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I am frequently asked questions about Six Sigma as relating to quality processes and business management strategies and practices. So I wanted to share a book which I think explains the basics of Six Sigma clearly (and painlessly). Six Sigma is often viewed as a complicated and intimidating subject, so the author has chosen not to write a how-to book, but rather an introduction to this management strategy. Chowdhury’s book is written as a parable and tells of how Six Sigma helped transform the manner in which one fictitious company operates.

To start, together the number six and the sigma, the Greek letter, represent a statistical measure and a management philosophy which is focused on eliminating mistakes, waste, and rework.

The state of a manufacturing process can be described by a sigma rating indicating its yield, or the percentage of defect-free products it produces. A six sigma process is one in which 99.99966% of the products manufactured are statistically expected to be free of defects (merely 3.4 defects per million. At Two Sigma you’re making over 30,000 mistakes per million opportunities!). Sigma is like a measurement, used to determine how good or bad the performance of a process is, and it denotes the amount of variation within a process such that the higher the Sigma rating, the lower the variation. And the goal is to reduce the amount of variation (mistakes) in a repetitive process as much as possible.

Chowdhury uses a football analogy to explain that there are two ways to win games: making more spectacular plays (long passes, big runs, great interceptions) or by making fewer mistakes (penalties, fumbles, interceptions). Similarly, he writes, "Good companies focus on not making mistakes: not wasting time or materials, not making errors in production or service delivery, not getting sloppy in doing what they do best." He believes that although not as flashy as a big acquisition or exciting product launch (the "big play" in football), preventing mistakes can make you just as much money. And it gives you a discipline, structure, and a foundation for solid decision making based on simple statistics.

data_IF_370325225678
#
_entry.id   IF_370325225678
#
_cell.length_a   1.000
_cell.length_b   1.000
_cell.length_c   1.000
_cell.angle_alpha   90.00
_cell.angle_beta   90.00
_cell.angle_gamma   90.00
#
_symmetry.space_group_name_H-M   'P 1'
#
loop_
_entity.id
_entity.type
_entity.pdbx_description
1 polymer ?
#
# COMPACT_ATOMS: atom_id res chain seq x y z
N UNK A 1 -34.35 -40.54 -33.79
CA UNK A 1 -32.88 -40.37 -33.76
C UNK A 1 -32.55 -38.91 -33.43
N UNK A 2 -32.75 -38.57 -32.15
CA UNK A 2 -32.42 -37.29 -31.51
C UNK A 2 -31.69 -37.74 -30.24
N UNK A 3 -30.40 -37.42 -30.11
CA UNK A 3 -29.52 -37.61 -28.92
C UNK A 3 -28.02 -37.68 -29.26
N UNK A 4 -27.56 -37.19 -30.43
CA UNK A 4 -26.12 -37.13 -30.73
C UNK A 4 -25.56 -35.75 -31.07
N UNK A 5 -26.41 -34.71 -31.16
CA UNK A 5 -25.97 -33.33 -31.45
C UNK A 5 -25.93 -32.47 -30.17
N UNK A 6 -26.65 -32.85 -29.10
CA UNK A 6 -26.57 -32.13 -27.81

In attempting to improve a process, you need to know where you are and have a goal of where you want to be. Chowdhury writes that "Trying to improve something without having a numerical goal is like trying to lose weight without having a scale." Six Sigma provides the tools and methodologies to measure what is occurring, determine what to fix, and know when you’ve actually fixed it. However, the goal of Six Sigma is not simply to improve quality for the sake of improving quality, but to make customers happier and add money to the bottom line. Thus input from customers is critical to help the business understand what customers want, and don’t want.

Unique, clearly defined roles are an important part of Six Sigma; including "Black Belts" who lead and run the projects as well as the "Green Belts" who are the Black Belts’ support staff. Of course, the chance for success is limited unless the senior leaders of the company are bought in and active in the process, so they are termed the "Champions" of the Six Sigma projects. They provide commitment, funding, and inspiration to the organization regarding Six Sigma. They also often pick, evaluate and support the Black Belts in tackling their projects.

Special training is typically required for Black Belts and Green Belts in the five main points of the Six Sigma strategy: how to Define, Measure, Analyze, Improve, and Control the processes that produce increased customer satisfaction, company savings, and a healthier bottom line. Six Sigma forces you to clearly define the problem and your target so that you have a better chance of hitting it. It forces you to prioritize and focus on the problems with the greatest potential savings and positive impact. It also provides a methodology to challenge the status quo so that simply saying "Hey, we’ve done it this way for 10 years" is not a good enough answer. Six Sigma helps with the big questions that need to be answered, such as why the errors are being committed (from the Measure and Analyze phases) and how to fix them (from the Improve and Control phases, where you lock in your successes).

There’s plenty more to Six Sigma, but in summary you Define the problem, Measure where you stand, Analyze where the problem starts, Improve the situation, and Control the new process to confirm that it’s fixed – DMAIC.

Back in the day, Jack Welch, former CEO of General Electric, called Six Sigma "The most important initiative GE has ever undertaken." As someone who spent 18 years at GE and attained Green Belt status, I can attest to the benefits of utilizing Six Sigma on a variety of business processes and challenges. If you’d like to learn more about how Six Sigma can help your business, give me a call.

And remember: Without target dates (deadlines) it just doesn’t get done. If the IRS said, ‘Hey, just get your taxes in when it’s convenient for you,’ what do you think would happen?